I never knew what the heck to do with chard before I started growing my own. I grow it in my amazing aeroponic Tower Garden, which I absolutely love. I never had success with growing my own food before. The feeling of going out back to grab some homegrown chard, a few cucumbers, some kale and lettuce, or some strawberries, is like none other! I had read that chard was easy to grow so I bought the seedlings and in no time, I had these gorgeous, huge, green and red leaves ready to be eaten. The young, smaller leaves are good raw, but the mature leaves are too “green” tasting and bitter for me. I much prefer them cooked. The way I prepared them yesterday is my favorite so far. Up until then I had just steamed them, and eaten with a little sea salt and lemon juice, or added to pasta with marinara sauce. I’ve enjoyed all preparations, but this one is the winner so far.
*gluten-free if you use gluten-free (i.e. brown rice) tortillas.
I’m not proud of this, but when I was in junior high, I ate taquitos from the cafeteria nearly every day. I don’t even want to think about what they were filled with, but I just loved them; mostly for the crunchy corn tortilla and the green dipping sauce with which they were served. We won’t even talk about the Hostess mini crumb donuts I ate too. Geez. Gotta love the offerings in school cafeterias. Sad to say it’s no better 30 years later. Did I just say that? 30 YEARS? “sigh”.
Anyway, I digress…sorry. As we all know, traditional taquitos are deep fried. We also know deep fried foods = bad news. I set out to create a plant-based taquito that I could bake, but would still be crunchy. I don’t cook with oil as a rule, but for form and function, a small amount was required for this to work. I tried it without. Fail. However, I was amazed how such a small amount could make a difference. 1 tablespoon of olive oil or less for the entire batch of 12 taquitos. Not bad. Since these taquitos are filled with potatoes, I’m calling them paquitos. 🙂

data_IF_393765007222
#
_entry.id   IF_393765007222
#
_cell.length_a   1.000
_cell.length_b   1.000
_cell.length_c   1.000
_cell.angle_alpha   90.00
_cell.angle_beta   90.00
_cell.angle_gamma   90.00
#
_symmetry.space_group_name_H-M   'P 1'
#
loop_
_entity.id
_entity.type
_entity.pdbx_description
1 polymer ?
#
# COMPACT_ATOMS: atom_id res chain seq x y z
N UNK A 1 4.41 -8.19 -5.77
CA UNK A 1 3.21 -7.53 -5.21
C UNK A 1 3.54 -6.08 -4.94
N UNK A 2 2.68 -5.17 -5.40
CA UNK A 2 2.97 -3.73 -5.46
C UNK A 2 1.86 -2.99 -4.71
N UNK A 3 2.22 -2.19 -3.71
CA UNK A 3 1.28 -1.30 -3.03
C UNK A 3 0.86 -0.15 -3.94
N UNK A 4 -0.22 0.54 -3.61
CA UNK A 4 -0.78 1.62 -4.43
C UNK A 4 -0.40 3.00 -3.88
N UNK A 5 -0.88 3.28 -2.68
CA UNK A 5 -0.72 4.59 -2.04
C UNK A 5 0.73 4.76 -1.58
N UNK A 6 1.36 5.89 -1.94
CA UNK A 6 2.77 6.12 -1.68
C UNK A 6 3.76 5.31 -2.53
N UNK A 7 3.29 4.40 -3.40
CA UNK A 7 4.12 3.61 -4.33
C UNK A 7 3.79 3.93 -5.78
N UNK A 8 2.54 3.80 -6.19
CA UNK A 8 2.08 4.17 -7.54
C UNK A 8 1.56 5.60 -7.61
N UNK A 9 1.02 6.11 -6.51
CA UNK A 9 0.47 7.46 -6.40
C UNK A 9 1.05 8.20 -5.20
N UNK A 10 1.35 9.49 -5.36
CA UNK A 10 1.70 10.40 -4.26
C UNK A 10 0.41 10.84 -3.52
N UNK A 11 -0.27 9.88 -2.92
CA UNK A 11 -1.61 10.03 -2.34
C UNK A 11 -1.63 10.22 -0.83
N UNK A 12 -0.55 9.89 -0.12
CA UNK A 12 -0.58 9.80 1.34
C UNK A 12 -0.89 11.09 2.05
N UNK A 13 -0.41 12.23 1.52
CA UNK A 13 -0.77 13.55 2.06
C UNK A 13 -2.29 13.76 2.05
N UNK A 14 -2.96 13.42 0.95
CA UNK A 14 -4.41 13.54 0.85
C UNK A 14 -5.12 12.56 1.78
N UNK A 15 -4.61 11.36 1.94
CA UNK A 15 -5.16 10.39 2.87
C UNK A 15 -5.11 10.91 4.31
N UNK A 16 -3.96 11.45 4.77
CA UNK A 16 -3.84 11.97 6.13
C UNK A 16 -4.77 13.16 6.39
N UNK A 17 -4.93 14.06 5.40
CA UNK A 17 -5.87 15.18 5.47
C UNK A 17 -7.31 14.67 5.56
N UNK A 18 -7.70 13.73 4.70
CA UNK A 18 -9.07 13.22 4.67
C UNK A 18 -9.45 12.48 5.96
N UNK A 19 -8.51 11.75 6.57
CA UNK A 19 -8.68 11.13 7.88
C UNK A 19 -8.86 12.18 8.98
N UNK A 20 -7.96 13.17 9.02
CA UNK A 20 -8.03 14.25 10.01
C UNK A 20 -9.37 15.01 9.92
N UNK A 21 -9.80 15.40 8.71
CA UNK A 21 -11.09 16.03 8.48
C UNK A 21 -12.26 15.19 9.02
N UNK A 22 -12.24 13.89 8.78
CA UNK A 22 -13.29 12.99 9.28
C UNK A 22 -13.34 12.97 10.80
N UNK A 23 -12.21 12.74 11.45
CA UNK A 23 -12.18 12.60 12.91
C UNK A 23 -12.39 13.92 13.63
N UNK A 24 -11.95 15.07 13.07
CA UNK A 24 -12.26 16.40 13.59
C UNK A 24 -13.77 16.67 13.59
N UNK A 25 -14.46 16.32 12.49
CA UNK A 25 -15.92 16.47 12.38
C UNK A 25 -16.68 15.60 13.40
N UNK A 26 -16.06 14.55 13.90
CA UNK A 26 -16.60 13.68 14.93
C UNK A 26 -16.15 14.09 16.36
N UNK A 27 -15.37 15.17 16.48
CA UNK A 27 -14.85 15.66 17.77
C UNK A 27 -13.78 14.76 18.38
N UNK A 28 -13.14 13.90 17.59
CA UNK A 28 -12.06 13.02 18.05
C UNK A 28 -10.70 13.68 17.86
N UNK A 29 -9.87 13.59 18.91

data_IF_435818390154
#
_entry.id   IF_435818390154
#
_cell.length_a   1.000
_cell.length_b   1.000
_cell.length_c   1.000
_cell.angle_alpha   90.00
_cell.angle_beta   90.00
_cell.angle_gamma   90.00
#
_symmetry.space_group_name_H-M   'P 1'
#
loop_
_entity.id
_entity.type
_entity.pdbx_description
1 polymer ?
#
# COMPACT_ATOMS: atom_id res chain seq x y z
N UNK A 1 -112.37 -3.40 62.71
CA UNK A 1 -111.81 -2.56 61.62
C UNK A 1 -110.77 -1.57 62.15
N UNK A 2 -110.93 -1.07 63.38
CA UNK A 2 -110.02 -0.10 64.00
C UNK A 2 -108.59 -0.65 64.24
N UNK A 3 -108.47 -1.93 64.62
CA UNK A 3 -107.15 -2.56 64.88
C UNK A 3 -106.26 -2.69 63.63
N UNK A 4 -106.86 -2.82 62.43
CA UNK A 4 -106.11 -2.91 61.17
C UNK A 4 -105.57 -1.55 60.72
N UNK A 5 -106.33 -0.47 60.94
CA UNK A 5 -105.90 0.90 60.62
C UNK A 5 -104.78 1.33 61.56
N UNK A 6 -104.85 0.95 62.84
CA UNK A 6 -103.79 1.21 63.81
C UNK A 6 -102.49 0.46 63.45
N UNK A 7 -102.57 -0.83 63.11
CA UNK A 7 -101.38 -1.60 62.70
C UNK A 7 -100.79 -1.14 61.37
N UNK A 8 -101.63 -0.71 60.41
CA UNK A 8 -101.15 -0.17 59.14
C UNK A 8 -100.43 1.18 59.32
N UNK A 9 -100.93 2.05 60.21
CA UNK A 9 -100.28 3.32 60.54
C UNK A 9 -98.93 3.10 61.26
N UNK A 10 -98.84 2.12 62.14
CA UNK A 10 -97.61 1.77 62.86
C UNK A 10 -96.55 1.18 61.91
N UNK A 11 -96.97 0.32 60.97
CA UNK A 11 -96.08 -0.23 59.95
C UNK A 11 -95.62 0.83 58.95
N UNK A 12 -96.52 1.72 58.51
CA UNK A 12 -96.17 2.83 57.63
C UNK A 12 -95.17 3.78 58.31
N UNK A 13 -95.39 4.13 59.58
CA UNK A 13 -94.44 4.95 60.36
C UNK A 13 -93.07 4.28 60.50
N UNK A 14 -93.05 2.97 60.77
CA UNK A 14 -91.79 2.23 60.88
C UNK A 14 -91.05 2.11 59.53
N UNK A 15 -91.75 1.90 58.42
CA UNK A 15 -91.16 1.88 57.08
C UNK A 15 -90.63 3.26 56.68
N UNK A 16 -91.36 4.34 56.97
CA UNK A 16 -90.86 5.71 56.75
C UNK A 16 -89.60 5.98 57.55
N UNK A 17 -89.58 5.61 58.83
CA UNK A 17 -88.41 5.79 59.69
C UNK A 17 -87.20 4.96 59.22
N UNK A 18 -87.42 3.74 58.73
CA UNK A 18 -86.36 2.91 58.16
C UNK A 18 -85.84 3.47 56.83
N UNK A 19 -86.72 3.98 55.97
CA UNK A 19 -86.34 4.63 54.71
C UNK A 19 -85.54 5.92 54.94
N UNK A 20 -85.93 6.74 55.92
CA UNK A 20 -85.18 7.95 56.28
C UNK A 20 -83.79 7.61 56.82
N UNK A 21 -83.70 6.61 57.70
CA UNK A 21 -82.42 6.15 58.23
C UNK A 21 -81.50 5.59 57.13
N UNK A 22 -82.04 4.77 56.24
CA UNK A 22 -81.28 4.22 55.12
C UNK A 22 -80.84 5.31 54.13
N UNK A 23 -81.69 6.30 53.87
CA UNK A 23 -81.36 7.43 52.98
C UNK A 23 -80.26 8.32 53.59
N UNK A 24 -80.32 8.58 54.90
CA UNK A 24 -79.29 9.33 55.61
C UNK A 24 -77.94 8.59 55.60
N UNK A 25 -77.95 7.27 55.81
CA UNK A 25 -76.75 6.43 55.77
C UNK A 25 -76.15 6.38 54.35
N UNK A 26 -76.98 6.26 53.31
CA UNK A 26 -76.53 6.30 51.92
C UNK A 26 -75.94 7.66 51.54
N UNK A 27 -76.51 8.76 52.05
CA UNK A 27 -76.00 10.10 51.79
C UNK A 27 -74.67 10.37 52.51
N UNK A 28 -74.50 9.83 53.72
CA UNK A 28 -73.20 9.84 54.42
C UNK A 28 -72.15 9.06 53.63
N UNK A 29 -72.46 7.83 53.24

Chili. Not the most creative dish, and almost everybody knows how to make it. There are a gazillion recipes out there, and I’ve tried many of them (the ones without meat, of course). For whatever reason, I’ve never been completely satisfied with any of the chili dishes I’ve made, whether I followed a recipe or made it up myself. I always felt like there was something missing, and I couldn’t describe or figure out what that something was. Also, I always made it too spicy, and as I’ve said many times, I’m a spice wimp. All this changed last night. Finally!
The mushrooms and cauliflower may sound like strange additions but trust me, they work. You can’t really taste them but they add a nice texture and I’m sure contribute to the overall flavor. The real secret in the great flavor, I believe, comes from the baked beans and liquid smoke. The fresh corn is a great addition, especially now when corn is in season. Add more chili powder and maybe some cayenne if you like your chili spicy. Try it and let me know what you think.
Never have I made these when they weren’t loved by all. When I first created them, I couldn’t decide if they should be called burritos or enchiladas. Ultimately I decided they were a combination, hence the name “enchilito”! Several of the ingredients listed are brand specific but I’ve no doubt these would still be delicious regardless of the brand.
Since I advocate a primarily whole-foods diet, I’ve listed the meat (Soyrizo) and cheese (Daiya) substitutes as optional. While these foods are tasty, they are processed and contain oils. Use them sparingly, if at all, and save them for situations in which you’re serving to a meat-eating crowd or if you yourself are slowly attempting to move towards a more plant-based diet. This dish is plenty flavorful without those ingredients, but for the transition process, small amounts of mock meats and cheeses can be helpful.
Delicious served with Avocado Cream Sauce.